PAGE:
How can you start Incognito or Private browsing?

In Google Chrome

Google calls private browsing Incognito. To open a new Incognito window, you have to press the "Customize and control Google Chrome" button in the top right corner of the browser window. It looks like three dots. Then, click or tap "New incognito window". The keyboard shortcuts for browsing Incognito in Google Chrome is CTRL+SHIFT+N.

Remember, you should know that Incognito disables extensions. You can manually enable them to work in this mode too.

In Mozilla Firefox

To enable Private Browsing in Mozilla Firefox, click or tap the "Open menu" button in the top right side of the browser window. It has the shape of three parallel lines. Then, choose the New Private Window. A new private window is opened with tracking protection. There are two other features available. One is it explicitly warns you that your ISP (Internet Service Provider) or employer can still track the pages you visit. And another one is it enables by default tracking protection so that online trackers do not collect information about your browsing behavior. The keyboard shortcut for Private Browsing in Mozilla Firefox is CTRL+SHIFT+N.

In Microsoft Edge

Microsoft Edge shares the same name for its private browsing mode as the old Internet Explorer: InPrivate browsing. To start a new browser window in this mode, click or tap the “Settings and more” button in the top-right corner. It looks like three dots. In the menu that is shown, choose New InPrivate window. In Microsoft Edge for InPrivate, there is no keyboard shortcut available.

In Internet Explorer

Microsoft uses the term InPrivate for private browsing in Internet Explorer. In the desktop version of Internet Explorer, to enable this mode, you have to open the Tools menu by clicking the little gear icon on the top-right. Then, hover over Safety to open the corresponding submenu and click InPrivate Browsing. By default, it also disables extra toolbars and extensions you normally have installed in Internet Explorer. The keyboard shortcut for InPrivate browsing is CTRL+SHIFT+P.

In Internet Explorer app of Windows 8.1

The Internet Explorer app for Windows 8.1 is a touch-oriented version of this old web browser. Luckily, enabling InPrivate browsing is simpler than in the desktop version. To enable InPrivate browsing, tap the "Tab tools" button, represented by the three dots, found on the right side of the list with opened tabs. Then, tap the "New InPrivate tab" link in the menu. The keyboard shortcuts for opening an InPrivate tab, press CTRL+SHIFT+P.

In Opera

To open a private browsing window in Opera, you have to click or tap the “Customize and control Opera” button found on the top left side of the browser window. Then, click or tap "New private window." You can turn on the built-in VPN for more privacy. This button is found on the left side of the address bar. The keyboard shortcut to open a Private Browsing window in Opera is CTRL+SHIFT+N.

Good reasons to use incognito mode

Personal search ranking

Normally, cookies and your history could influence your search results. Go incognito and find out what Google really thinks of you, from a ranking perspective.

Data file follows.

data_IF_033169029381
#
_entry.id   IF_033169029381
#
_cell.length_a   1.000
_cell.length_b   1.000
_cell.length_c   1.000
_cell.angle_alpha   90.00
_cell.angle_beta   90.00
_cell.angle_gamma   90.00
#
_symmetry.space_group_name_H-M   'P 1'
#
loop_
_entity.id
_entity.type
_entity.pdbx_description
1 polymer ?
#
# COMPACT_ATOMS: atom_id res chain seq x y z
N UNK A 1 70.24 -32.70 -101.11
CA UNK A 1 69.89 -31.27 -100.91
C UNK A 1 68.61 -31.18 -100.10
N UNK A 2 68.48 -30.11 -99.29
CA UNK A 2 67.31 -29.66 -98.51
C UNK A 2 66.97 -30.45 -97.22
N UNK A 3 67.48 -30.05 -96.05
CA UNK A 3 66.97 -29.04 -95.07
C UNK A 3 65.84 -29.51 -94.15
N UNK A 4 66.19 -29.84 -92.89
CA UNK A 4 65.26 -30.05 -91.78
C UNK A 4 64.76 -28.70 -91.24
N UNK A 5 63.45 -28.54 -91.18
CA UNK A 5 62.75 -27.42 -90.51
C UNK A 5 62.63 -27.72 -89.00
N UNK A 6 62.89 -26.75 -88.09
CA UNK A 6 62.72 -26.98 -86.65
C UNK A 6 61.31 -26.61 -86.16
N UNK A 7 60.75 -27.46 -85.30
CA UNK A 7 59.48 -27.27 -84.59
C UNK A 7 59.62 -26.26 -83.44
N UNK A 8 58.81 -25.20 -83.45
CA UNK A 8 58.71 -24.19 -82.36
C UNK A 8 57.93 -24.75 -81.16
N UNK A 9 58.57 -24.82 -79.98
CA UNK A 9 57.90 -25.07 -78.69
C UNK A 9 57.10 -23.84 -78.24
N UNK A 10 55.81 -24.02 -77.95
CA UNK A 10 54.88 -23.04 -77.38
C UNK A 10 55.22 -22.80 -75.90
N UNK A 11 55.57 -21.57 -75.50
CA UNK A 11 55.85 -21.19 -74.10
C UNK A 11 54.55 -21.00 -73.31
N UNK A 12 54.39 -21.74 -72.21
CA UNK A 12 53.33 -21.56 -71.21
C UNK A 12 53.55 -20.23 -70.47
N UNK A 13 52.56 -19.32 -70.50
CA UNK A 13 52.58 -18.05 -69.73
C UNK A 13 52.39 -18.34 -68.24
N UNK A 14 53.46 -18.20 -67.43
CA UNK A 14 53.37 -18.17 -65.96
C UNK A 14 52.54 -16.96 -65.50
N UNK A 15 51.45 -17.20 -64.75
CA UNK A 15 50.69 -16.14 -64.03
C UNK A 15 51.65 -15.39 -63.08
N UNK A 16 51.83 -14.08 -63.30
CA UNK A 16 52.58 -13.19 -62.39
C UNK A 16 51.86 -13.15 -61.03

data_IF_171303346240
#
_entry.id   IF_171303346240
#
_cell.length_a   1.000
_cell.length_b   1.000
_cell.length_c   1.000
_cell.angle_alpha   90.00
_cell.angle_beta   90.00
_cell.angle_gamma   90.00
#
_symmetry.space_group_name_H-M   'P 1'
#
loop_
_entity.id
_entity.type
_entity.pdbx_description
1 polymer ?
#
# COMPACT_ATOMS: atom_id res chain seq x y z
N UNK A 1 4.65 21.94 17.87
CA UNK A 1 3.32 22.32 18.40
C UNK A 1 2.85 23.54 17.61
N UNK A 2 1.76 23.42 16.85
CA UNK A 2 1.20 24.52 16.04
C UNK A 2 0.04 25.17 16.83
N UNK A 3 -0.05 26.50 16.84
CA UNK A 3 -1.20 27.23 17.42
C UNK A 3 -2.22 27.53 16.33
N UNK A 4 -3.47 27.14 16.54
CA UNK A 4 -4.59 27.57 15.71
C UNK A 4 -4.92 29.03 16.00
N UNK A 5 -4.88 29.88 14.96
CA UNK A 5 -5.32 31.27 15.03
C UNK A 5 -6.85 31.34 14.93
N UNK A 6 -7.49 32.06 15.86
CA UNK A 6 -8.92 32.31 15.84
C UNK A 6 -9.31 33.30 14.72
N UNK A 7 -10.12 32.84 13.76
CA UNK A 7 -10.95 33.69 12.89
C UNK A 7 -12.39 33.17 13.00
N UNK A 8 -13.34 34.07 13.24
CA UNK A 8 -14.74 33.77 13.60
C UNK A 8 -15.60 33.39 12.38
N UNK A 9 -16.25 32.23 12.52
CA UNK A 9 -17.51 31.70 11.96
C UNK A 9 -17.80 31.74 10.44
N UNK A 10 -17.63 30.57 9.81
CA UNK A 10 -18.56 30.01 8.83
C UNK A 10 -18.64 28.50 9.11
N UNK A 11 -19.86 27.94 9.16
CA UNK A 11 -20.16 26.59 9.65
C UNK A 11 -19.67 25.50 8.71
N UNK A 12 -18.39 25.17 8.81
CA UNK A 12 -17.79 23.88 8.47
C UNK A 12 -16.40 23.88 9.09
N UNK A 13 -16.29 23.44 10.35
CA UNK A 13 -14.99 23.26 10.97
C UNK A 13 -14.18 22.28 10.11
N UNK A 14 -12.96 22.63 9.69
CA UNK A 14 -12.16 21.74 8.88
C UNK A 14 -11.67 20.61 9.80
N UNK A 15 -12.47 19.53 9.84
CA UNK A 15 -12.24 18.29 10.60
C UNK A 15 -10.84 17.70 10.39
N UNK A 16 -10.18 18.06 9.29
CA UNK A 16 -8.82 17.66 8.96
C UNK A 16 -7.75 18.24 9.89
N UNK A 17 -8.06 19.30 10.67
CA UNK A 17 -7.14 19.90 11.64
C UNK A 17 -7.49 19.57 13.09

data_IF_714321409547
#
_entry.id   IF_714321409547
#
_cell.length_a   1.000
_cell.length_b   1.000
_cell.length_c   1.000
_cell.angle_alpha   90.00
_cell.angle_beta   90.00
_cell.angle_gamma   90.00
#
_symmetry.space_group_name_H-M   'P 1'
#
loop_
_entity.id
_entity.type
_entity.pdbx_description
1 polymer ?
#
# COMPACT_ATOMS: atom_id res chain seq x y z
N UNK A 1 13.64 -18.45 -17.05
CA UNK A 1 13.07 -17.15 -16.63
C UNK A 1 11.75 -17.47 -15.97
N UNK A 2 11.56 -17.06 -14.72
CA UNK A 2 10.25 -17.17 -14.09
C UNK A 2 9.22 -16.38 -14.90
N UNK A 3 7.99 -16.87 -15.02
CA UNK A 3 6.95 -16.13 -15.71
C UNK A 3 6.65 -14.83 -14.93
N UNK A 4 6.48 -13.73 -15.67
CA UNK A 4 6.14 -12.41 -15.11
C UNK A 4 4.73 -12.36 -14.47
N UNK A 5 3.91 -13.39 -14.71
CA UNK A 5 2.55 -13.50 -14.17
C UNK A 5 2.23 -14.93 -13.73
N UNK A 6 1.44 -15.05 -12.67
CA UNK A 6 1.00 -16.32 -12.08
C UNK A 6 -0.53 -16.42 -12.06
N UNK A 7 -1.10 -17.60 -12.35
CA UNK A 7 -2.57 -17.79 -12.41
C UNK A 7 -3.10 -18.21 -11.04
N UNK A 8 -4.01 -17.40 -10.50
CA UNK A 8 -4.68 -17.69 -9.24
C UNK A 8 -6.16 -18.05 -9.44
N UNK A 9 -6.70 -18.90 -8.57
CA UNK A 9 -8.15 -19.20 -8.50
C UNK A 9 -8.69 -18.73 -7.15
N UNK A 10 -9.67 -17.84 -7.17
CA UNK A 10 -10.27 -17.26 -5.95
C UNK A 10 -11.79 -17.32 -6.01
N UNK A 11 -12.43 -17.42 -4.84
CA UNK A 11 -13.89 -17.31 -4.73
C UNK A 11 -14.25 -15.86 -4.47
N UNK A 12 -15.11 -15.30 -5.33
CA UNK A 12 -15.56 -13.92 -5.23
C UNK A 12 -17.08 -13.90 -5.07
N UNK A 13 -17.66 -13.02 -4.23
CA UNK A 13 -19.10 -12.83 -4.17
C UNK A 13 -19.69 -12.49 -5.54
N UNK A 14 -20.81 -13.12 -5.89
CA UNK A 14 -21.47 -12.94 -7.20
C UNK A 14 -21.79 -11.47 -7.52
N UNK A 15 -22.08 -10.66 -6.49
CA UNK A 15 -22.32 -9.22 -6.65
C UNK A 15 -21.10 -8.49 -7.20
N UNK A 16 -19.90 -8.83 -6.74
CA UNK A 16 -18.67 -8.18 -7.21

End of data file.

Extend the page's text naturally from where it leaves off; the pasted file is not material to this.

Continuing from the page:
View site like a new visitor

With Incognito, you can see what a new visitor to a site sees.

Privacy on public PCs

Keep in mind that your network is not necessarily secure when on a shared computer. That said, if you don't want to leave tracks when using a shared PC, the incognito mode will help.

Unbiased searching

Your search history can always influence what you see in the search results. If you want completely unbiased searching, based on an empty search history (and no cookies), incognito mode can let you do so without detecting your existing history for regular work.

SEO analysis

Your search history can also influence your SEO keyword research. Think about it this way. If you work for a, say, locksmith, you're going to have a lot more lock-related history than most. That's going to influence your search results. Unless you go private, of course.

Work in multiple accounts or profiles

If you want multiple windows open in multiple accounts, sometimes profiles can get confused. With incognito mode (especially if you also use a guest window), you can keep each profile separate.

Screen recording

If you want to record a screencast, you probably don't want all your own browsing info cluttering your recording. Incognito mode is a great way to do a clean recording.

Unfettered e-commerce

Sometimes what online stores present to you (along with the prices) are influenced by what you've bought before. If you want to see it all without history influencing, both incognito mode and a VPN can help.

Sharing a computer

If you have to share a computer with a friend, guest, or sibling, one way to make sure your browsing is private is to turn on incognito mode.

Adult content

Not all adult content is sleazy. You may want to look something up without taking the chance that the kids might go to a site that they're not old enough to understand. Kids, for example, do not understand bacon like we do.


Note - Private Browsing doesn't make you anonymous on the Internet. Your Internet service provider, employer, or the sites themselves can still track what pages you visit. Private Browsing also doesn't protect you from keyloggers or spyware that may be installed on your computer.


Hope, this article successfully guided you and helped you to understand how important is to protect your data on the Internet. We are curious to know what is your view on this subject and what you think about private browsing. Comment below and share with us. Thank you!